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Story Of Jeff Saenz's High-Voltage Shock Sparks National Support

Patch logo Patch 7/20/2021 Mark Konkol
a person lying on a bed: Jeff Saenz, co-owner of Modern Electric Sound Recorders, is recovering after surviving a high-voltage shock. © Photo provided. Jeff Saenz, co-owner of Modern Electric Sound Recorders, is recovering after surviving a high-voltage shock.

DALLAS, Texas — A benefit concert for a music producer who survived a high-voltage shock sparked a thunderous response from artists readying for post-pandemic returns to the road likely leading to a festival near you.

The man they are rallying around is, Jeff Saenz, co-owner of Modern Electric Sound Recorders in Dallas, who had sections of both arms amputated since coming in contact with a downed electric line on June 1.

In response, Saenz's closest friends and business partners established the Jeff Saenz Recovery Project, a fundraising hub that kicked off with "Jeff Fest" at The Double Wide in the Deep Ellum neighborhood. The bill was stacked with some of Saenz's favorite artists including country singer Paul Cauthen, Matthew Logan Vasquez of Delta Spirit, Texas crooner David Ramirez, Jonathan Tyler and Kelsey Wilson of the Austin Music Awards' Best New Band, Sir Woman.

a group of people standing on a stage: Spencer Garland (PR Newman), Kelsey Wilson (Sir Woman), Matthew Logan Vasquez (Delta Spirit), David Ramirez, Beau Bedford (The Texas Gentleman), Paul Cauthen and Brendan Bond (Black Pumas) crowd the stage at Jeff Fest. (Mark Konkol/ Patch) © Provided by Patch Spencer Garland (PR Newman), Kelsey Wilson (Sir Woman), Matthew Logan Vasquez (Delta Spirit), David Ramirez, Beau Bedford (The Texas Gentleman), Paul Cauthen and Brendan Bond (Black Pumas) crowd the stage at Jeff Fest. (Mark Konkol/ Patch)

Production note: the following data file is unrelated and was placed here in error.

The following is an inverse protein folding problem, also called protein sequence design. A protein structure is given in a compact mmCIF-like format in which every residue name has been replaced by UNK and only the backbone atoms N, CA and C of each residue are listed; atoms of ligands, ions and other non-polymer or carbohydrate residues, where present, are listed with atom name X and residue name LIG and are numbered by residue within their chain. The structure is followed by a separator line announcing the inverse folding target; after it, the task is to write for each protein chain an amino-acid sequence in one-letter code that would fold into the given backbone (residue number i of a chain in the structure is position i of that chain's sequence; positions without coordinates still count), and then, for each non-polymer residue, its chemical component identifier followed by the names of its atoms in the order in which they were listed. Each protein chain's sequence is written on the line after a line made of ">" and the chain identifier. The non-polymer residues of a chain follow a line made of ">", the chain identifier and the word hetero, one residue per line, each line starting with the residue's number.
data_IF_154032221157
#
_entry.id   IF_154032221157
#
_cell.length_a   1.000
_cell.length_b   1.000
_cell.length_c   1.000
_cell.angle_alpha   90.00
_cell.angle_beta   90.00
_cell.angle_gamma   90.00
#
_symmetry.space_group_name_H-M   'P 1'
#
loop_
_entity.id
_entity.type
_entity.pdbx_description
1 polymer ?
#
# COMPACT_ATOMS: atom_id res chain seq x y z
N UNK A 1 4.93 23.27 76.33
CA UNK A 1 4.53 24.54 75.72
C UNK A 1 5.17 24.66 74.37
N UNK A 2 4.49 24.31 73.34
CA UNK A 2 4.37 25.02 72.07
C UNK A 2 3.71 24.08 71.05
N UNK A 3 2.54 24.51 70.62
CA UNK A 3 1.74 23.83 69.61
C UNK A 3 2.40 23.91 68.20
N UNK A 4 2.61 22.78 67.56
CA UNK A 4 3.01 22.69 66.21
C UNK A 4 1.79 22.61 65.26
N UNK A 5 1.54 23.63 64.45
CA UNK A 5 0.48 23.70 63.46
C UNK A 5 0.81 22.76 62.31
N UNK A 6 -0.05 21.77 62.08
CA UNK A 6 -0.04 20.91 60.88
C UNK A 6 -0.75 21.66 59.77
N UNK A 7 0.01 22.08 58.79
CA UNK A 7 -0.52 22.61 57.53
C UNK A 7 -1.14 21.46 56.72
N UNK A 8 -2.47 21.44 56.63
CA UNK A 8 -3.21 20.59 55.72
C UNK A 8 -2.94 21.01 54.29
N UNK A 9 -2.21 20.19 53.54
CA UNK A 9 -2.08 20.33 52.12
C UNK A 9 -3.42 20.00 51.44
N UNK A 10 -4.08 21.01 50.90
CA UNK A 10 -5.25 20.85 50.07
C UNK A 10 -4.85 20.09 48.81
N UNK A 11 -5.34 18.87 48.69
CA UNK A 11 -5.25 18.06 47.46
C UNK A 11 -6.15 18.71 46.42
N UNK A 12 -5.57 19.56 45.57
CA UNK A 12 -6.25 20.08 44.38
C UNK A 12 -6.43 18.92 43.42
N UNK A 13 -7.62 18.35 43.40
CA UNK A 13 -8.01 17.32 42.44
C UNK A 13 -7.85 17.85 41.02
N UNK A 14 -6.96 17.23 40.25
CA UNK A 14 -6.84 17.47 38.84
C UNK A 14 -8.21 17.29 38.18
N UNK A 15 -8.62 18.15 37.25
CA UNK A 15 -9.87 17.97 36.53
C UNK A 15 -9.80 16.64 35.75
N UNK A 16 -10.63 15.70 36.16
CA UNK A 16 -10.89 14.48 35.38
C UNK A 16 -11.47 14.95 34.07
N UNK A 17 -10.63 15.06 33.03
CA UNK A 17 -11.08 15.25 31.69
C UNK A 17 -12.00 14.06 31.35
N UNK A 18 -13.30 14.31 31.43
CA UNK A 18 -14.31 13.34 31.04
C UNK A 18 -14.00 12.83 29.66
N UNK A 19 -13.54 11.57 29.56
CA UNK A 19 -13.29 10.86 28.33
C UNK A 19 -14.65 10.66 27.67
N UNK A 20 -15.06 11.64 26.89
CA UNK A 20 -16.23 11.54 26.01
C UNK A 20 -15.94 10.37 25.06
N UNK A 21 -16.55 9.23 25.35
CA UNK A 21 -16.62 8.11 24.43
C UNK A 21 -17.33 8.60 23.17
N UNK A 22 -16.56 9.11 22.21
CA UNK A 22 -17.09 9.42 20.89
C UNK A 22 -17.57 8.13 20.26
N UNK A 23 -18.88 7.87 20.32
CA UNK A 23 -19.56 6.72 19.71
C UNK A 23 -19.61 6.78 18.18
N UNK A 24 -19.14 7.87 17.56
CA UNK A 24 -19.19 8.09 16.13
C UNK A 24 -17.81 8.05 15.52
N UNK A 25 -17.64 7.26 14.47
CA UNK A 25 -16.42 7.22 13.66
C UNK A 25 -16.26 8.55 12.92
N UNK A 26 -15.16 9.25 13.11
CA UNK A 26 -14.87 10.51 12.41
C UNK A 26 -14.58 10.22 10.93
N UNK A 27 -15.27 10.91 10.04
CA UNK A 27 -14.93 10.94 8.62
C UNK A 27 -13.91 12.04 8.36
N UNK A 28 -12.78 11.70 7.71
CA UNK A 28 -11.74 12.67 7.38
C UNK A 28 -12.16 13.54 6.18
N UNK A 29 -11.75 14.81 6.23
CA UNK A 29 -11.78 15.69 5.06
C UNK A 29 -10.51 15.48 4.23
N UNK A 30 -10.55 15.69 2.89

I was there when Cauthen played the audio of a message Saenz recorded from the hospital bed, where he watched a private livestream broadcast of the show.

The crowd of sweaty Texans surrounding me hushed as Saenz's voice sailed through speakers: "Hey, everybody. This is Jeff here. I just wanted to thank all of you for coming to support me and my family. It means absolutely the world to me to know how much love there is out there. … I just want you all to spread that love to each other."

I closed my eyes, trained my ear on Saenz's voice: "Keep your prayers out for my family. It means the world to me to see the outpouring of love and support we have seen so far. It has been a very trying time in our lives, but we're all gonna make it through together."

Ric Bowden — a Jeff Fest organizer, friend and neighbor of Saenz — said he felt awash with emotion as he watched the video backstage as it played to the sold-out crowd.

"What ya'll were hearing, and I was watching: What an amazing moment, all the support that everyone has shown and all the goodwill in the community," Bowden said.

"For me, having come through the last few years of, you know, whatever, and ending those four years with the pandemic — I kind of lost faith in humanity, a little bit, with all the social unrest, lack of discourse and everything else. So, it was awesome to see so many people come together in support of someone in the way that they did. The reality and the gravity of the situation really hit me right there, in that moment."

I felt the same while listening from stage right, near the back of the tent, hearing the voice of a man who weeks earlier came into contact with a high-voltage power line in the yard of his East Dallas home.

On the night the power went out, his neighbors and fiancée, Monica Cooper, rushed toward Saenz's screams and found him on fire. Cooper separated him from live wire with a broom, and put out the flames with a blanket. Since then, he has lost part of both arms.